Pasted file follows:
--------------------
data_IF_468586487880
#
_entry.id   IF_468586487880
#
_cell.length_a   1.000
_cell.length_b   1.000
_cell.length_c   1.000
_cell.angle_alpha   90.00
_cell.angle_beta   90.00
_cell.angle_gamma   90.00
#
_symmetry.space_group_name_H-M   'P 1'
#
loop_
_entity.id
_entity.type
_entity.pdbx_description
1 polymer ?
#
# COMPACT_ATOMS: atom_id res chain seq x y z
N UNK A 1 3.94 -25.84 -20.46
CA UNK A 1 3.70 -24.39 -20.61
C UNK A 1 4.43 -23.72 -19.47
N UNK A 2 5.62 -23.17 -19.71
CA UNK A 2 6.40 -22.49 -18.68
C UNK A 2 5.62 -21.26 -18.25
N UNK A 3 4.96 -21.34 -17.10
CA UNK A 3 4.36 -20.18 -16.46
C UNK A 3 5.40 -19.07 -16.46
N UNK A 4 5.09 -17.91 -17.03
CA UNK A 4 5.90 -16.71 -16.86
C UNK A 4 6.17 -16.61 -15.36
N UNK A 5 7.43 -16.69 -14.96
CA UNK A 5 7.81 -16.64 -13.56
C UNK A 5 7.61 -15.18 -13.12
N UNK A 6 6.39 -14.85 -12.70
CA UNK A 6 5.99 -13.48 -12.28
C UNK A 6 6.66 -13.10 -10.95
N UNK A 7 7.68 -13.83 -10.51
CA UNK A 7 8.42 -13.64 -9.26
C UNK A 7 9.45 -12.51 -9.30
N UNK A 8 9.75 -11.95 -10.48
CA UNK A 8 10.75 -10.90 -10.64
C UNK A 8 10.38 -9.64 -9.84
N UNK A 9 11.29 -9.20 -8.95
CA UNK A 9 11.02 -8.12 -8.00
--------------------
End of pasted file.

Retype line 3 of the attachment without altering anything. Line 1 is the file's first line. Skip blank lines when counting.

_entry.id   IF_468586487880